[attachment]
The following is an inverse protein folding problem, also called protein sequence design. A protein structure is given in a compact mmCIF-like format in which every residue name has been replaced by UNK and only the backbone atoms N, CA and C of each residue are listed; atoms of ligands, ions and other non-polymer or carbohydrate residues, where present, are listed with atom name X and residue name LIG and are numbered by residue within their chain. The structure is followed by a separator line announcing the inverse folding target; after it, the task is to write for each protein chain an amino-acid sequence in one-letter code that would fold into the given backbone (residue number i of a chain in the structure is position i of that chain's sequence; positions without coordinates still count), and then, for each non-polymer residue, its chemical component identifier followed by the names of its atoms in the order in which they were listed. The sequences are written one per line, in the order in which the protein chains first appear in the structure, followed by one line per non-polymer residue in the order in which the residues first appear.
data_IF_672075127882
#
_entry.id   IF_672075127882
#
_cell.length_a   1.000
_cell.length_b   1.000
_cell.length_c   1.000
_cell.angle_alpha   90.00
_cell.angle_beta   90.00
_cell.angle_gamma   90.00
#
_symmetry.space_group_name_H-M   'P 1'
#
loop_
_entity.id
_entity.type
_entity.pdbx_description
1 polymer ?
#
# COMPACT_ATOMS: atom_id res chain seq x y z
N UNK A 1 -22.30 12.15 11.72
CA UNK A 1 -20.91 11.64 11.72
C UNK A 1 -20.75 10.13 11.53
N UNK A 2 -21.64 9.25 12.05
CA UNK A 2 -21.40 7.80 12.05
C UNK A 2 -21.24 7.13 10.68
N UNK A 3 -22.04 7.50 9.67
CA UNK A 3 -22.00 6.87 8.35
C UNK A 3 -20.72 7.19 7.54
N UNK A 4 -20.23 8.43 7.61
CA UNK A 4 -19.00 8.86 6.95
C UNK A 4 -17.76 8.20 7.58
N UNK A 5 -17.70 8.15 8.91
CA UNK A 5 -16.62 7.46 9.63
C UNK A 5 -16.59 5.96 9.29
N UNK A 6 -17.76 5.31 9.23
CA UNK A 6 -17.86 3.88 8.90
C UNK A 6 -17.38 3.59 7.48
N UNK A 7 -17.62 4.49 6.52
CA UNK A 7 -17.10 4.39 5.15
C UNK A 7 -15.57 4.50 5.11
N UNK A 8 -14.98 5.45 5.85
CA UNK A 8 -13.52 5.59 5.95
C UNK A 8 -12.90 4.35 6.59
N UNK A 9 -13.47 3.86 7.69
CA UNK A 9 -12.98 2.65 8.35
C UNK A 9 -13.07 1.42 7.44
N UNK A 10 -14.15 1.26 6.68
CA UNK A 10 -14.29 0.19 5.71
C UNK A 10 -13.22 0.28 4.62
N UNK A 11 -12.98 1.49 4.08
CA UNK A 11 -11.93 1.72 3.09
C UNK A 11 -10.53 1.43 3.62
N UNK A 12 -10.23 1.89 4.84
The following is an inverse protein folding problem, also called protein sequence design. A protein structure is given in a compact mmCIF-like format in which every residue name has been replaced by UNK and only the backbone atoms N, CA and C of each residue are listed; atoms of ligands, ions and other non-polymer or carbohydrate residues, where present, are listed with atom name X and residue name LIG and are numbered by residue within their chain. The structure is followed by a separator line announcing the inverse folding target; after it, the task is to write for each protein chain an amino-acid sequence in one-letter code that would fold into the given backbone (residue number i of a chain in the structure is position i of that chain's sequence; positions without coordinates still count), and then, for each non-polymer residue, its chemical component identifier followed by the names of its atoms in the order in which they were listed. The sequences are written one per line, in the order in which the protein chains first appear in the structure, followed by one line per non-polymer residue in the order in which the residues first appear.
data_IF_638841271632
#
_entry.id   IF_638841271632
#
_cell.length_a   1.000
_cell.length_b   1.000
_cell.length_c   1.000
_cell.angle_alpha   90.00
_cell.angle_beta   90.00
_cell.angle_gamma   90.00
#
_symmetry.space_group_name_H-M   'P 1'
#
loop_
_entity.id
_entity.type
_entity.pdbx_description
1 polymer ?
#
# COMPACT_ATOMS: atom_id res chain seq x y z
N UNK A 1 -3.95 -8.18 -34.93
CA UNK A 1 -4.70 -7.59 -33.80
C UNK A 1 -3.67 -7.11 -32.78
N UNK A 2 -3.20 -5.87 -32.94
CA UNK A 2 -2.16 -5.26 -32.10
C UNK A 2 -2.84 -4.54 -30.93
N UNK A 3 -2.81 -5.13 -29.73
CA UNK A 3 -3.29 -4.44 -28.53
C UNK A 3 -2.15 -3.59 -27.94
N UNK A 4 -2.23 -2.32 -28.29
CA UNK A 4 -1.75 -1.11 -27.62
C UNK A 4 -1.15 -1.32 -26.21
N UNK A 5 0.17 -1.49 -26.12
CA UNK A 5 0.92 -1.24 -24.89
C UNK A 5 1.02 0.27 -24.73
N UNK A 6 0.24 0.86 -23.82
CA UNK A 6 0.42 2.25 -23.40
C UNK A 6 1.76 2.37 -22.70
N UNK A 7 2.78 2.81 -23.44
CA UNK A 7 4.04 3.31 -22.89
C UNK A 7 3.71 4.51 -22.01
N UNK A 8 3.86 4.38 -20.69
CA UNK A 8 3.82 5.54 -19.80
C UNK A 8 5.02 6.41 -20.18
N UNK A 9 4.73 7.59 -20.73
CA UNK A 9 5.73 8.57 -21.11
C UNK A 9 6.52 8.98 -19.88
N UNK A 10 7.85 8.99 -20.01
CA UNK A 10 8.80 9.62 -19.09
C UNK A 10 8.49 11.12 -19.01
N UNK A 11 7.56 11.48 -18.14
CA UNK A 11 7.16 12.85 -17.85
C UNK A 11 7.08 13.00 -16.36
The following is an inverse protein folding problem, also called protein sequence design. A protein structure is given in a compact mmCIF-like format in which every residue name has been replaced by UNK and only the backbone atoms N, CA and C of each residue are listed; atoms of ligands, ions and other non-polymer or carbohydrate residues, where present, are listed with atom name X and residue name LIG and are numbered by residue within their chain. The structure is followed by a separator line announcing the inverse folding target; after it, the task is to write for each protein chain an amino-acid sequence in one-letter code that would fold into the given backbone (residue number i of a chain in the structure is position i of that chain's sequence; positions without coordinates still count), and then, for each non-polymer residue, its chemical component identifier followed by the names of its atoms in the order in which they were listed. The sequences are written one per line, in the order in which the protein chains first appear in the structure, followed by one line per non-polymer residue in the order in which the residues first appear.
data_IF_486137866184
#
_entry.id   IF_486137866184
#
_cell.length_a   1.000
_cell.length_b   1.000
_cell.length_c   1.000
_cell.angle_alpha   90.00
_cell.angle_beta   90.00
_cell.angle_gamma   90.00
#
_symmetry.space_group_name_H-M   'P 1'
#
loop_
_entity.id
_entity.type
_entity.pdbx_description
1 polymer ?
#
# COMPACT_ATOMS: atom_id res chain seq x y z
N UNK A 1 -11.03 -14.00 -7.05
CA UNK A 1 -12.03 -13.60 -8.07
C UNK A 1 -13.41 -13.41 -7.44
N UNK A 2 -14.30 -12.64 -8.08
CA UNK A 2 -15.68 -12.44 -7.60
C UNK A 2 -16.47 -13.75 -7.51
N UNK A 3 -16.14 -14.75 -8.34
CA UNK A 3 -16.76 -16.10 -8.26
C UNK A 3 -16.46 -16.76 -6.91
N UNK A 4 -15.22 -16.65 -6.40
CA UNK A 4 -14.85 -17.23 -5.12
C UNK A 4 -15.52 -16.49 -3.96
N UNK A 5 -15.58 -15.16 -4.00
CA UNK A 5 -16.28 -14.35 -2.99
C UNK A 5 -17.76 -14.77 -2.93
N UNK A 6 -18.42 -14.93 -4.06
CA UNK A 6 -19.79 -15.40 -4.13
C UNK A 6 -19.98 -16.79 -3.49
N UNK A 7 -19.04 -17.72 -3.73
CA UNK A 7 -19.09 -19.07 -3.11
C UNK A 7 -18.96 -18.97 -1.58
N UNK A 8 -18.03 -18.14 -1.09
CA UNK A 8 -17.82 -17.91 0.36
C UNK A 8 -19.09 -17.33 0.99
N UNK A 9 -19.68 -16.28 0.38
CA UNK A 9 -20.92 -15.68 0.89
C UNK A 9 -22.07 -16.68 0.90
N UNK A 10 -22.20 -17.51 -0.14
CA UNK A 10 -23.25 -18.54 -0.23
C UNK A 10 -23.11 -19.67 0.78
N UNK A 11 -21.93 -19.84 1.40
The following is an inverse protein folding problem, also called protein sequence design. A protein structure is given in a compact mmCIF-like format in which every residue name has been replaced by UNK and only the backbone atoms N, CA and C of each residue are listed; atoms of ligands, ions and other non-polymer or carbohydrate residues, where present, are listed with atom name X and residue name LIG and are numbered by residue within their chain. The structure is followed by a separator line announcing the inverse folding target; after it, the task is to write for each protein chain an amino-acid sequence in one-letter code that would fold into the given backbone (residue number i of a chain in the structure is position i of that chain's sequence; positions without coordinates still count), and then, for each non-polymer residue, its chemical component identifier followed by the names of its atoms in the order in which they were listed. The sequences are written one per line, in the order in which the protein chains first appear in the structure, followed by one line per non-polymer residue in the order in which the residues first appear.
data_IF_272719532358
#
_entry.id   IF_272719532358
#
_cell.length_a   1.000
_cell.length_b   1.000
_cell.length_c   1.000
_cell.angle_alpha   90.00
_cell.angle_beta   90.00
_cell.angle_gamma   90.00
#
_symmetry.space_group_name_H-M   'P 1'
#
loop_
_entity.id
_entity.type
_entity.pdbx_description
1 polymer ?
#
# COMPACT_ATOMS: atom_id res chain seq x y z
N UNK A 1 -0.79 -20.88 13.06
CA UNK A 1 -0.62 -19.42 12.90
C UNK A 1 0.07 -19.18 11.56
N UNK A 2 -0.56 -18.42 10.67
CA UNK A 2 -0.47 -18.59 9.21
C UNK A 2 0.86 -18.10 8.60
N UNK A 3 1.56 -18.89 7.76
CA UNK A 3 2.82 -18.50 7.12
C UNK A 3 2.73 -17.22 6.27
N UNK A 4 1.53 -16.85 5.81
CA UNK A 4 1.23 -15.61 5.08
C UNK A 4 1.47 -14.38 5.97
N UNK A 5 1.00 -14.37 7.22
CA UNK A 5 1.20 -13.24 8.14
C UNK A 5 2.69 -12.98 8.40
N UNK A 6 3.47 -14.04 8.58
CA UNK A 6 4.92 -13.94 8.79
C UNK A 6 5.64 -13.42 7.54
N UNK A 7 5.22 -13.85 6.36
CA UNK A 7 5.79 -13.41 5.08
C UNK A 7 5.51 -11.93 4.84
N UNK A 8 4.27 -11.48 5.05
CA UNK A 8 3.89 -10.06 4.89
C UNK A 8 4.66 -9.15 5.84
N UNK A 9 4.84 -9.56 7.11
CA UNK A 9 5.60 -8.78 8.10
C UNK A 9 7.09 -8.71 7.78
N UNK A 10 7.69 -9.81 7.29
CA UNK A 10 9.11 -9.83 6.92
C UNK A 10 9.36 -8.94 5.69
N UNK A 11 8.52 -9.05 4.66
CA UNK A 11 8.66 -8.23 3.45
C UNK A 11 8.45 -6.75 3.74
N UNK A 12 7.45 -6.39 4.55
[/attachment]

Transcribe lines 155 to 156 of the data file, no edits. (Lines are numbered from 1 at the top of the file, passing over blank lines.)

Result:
N UNK A 9 -19.68 -16.28 0.38
CA UNK A 9 -20.92 -15.68 0.89